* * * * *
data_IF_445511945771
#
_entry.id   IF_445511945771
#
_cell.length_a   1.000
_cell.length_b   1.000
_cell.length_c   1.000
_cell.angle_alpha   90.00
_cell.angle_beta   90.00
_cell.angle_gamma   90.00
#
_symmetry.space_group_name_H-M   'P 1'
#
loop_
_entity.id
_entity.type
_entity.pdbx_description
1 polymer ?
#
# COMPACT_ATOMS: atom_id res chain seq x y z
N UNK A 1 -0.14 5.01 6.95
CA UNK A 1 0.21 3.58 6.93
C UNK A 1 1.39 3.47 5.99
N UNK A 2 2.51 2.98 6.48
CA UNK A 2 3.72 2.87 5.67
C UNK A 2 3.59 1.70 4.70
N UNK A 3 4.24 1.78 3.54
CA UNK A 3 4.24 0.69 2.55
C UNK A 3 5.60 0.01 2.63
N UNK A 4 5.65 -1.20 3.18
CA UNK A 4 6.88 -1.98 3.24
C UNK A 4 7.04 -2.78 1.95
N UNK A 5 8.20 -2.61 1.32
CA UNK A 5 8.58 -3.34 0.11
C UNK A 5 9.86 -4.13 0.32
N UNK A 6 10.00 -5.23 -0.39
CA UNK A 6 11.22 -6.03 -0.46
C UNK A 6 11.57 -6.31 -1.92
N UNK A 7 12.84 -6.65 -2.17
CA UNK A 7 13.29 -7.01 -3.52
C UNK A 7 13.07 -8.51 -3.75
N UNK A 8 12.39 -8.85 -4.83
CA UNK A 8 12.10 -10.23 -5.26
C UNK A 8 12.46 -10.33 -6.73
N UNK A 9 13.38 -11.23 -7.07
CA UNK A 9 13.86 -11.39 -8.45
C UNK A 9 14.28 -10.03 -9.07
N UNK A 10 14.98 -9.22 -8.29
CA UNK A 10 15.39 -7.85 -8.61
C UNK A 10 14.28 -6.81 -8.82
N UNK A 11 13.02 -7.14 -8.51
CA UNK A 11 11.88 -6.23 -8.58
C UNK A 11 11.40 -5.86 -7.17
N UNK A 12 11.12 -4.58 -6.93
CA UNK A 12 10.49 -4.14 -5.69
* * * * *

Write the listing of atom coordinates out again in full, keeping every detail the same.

data_IF_445511945771
#
_entry.id   IF_445511945771
#
_cell.length_a   1.000
_cell.length_b   1.000
_cell.length_c   1.000
_cell.angle_alpha   90.00
_cell.angle_beta   90.00
_cell.angle_gamma   90.00
#
_symmetry.space_group_name_H-M   'P 1'
#
loop_
_entity.id
_entity.type
_entity.pdbx_description
1 polymer ?
#
# COMPACT_ATOMS: atom_id res chain seq x y z
N UNK A 1 -0.14 5.01 6.95
CA UNK A 1 0.21 3.58 6.93
C UNK A 1 1.39 3.47 5.99
N UNK A 2 2.51 2.98 6.48
CA UNK A 2 3.72 2.87 5.67
C UNK A 2 3.59 1.70 4.70
N UNK A 3 4.24 1.78 3.54
CA UNK A 3 4.24 0.69 2.55
C UNK A 3 5.60 0.01 2.63
N UNK A 4 5.65 -1.20 3.18
CA UNK A 4 6.88 -1.98 3.24
C UNK A 4 7.04 -2.78 1.95
N UNK A 5 8.20 -2.61 1.32
CA UNK A 5 8.58 -3.34 0.11
C UNK A 5 9.86 -4.13 0.32
N UNK A 6 10.00 -5.23 -0.39
CA UNK A 6 11.22 -6.03 -0.46
C UNK A 6 11.57 -6.31 -1.92
N UNK A 7 12.84 -6.65 -2.17
CA UNK A 7 13.29 -7.01 -3.52
C UNK A 7 13.07 -8.51 -3.75
N UNK A 8 12.39 -8.85 -4.83
CA UNK A 8 12.10 -10.23 -5.26
C UNK A 8 12.46 -10.33 -6.73
N UNK A 9 13.38 -11.23 -7.07
CA UNK A 9 13.86 -11.39 -8.45
C UNK A 9 14.28 -10.03 -9.07
N UNK A 10 14.98 -9.22 -8.29
CA UNK A 10 15.39 -7.85 -8.61
C UNK A 10 14.28 -6.81 -8.82
N UNK A 11 13.02 -7.14 -8.51
CA UNK A 11 11.88 -6.23 -8.58
C UNK A 11 11.40 -5.86 -7.17
N UNK A 12 11.12 -4.58 -6.93
CA UNK A 12 10.49 -4.14 -5.69